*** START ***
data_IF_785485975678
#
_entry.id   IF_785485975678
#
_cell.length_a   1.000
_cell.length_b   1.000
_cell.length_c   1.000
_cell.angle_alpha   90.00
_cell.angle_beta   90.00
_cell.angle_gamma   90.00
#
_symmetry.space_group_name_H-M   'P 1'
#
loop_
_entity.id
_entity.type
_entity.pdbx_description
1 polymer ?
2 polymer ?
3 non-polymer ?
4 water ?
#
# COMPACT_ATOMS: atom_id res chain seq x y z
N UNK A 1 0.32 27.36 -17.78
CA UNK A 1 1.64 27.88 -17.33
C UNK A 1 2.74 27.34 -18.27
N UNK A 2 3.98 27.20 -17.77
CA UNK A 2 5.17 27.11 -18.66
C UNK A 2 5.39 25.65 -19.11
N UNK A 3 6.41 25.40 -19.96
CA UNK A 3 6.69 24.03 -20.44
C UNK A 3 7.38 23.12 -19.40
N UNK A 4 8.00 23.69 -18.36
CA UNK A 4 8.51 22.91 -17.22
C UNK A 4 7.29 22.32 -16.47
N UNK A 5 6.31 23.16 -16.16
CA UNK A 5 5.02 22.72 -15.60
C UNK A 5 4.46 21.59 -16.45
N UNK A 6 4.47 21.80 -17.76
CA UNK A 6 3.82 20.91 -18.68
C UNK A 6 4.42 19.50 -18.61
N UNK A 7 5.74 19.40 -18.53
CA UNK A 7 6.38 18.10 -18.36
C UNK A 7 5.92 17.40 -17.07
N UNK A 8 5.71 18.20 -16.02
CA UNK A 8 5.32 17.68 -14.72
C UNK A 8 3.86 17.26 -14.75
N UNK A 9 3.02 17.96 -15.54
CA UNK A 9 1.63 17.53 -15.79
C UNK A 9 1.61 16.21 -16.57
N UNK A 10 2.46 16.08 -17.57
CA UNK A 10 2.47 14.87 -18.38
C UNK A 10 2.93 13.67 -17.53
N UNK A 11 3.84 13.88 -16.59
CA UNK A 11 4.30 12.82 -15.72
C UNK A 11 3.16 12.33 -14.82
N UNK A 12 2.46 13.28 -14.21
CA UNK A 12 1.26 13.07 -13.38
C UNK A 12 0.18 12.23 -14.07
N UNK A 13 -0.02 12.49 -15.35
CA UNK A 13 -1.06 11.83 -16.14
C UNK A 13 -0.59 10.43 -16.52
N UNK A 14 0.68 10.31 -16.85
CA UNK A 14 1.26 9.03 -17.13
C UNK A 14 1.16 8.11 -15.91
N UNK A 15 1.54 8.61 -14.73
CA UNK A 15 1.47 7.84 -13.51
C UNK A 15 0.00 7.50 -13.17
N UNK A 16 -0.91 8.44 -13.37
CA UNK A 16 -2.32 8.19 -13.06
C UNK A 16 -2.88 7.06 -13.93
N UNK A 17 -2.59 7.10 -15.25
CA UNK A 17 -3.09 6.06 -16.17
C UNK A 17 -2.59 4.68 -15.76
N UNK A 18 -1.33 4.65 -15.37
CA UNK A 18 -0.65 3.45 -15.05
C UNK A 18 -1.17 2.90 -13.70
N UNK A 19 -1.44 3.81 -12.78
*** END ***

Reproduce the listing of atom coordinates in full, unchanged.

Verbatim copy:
data_IF_785485975678
#
_entry.id   IF_785485975678
#
_cell.length_a   1.000
_cell.length_b   1.000
_cell.length_c   1.000
_cell.angle_alpha   90.00
_cell.angle_beta   90.00
_cell.angle_gamma   90.00
#
_symmetry.space_group_name_H-M   'P 1'
#
loop_
_entity.id
_entity.type
_entity.pdbx_description
1 polymer ?
2 polymer ?
3 non-polymer ?
4 water ?
#
# COMPACT_ATOMS: atom_id res chain seq x y z
N UNK A 1 0.32 27.36 -17.78
CA UNK A 1 1.64 27.88 -17.33
C UNK A 1 2.74 27.34 -18.27
N UNK A 2 3.98 27.20 -17.77
CA UNK A 2 5.17 27.11 -18.66
C UNK A 2 5.39 25.65 -19.11
N UNK A 3 6.41 25.40 -19.96
CA UNK A 3 6.69 24.03 -20.44
C UNK A 3 7.38 23.12 -19.40
N UNK A 4 8.00 23.69 -18.36
CA UNK A 4 8.51 22.91 -17.22
C UNK A 4 7.29 22.32 -16.47
N UNK A 5 6.31 23.16 -16.16
CA UNK A 5 5.02 22.72 -15.60
C UNK A 5 4.46 21.59 -16.45
N UNK A 6 4.47 21.80 -17.76
CA UNK A 6 3.82 20.91 -18.68
C UNK A 6 4.42 19.50 -18.61
N UNK A 7 5.74 19.40 -18.53
CA UNK A 7 6.38 18.10 -18.36
C UNK A 7 5.92 17.40 -17.07
N UNK A 8 5.71 18.20 -16.02
CA UNK A 8 5.32 17.68 -14.72
C UNK A 8 3.86 17.26 -14.75
N UNK A 9 3.02 17.96 -15.54
CA UNK A 9 1.63 17.53 -15.79
C UNK A 9 1.61 16.21 -16.57
N UNK A 10 2.46 16.08 -17.57
CA UNK A 10 2.47 14.87 -18.38
C UNK A 10 2.93 13.67 -17.53
N UNK A 11 3.84 13.88 -16.59
CA UNK A 11 4.30 12.82 -15.72
C UNK A 11 3.16 12.33 -14.82
N UNK A 12 2.46 13.28 -14.21
CA UNK A 12 1.26 13.07 -13.38
C UNK A 12 0.18 12.23 -14.07
N UNK A 13 -0.02 12.49 -15.35
CA UNK A 13 -1.06 11.83 -16.14
C UNK A 13 -0.59 10.43 -16.52
N UNK A 14 0.68 10.31 -16.85
CA UNK A 14 1.26 9.03 -17.13
C UNK A 14 1.16 8.11 -15.91
N UNK A 15 1.54 8.61 -14.73
CA UNK A 15 1.47 7.84 -13.51
C UNK A 15 0.00 7.50 -13.17
N UNK A 16 -0.91 8.44 -13.37
CA UNK A 16 -2.32 8.19 -13.06
C UNK A 16 -2.88 7.06 -13.93
N UNK A 17 -2.59 7.10 -15.25
CA UNK A 17 -3.09 6.06 -16.17
C UNK A 17 -2.59 4.68 -15.76
N UNK A 18 -1.33 4.65 -15.37
CA UNK A 18 -0.65 3.45 -15.05
C UNK A 18 -1.17 2.90 -13.70
N UNK A 19 -1.44 3.81 -12.78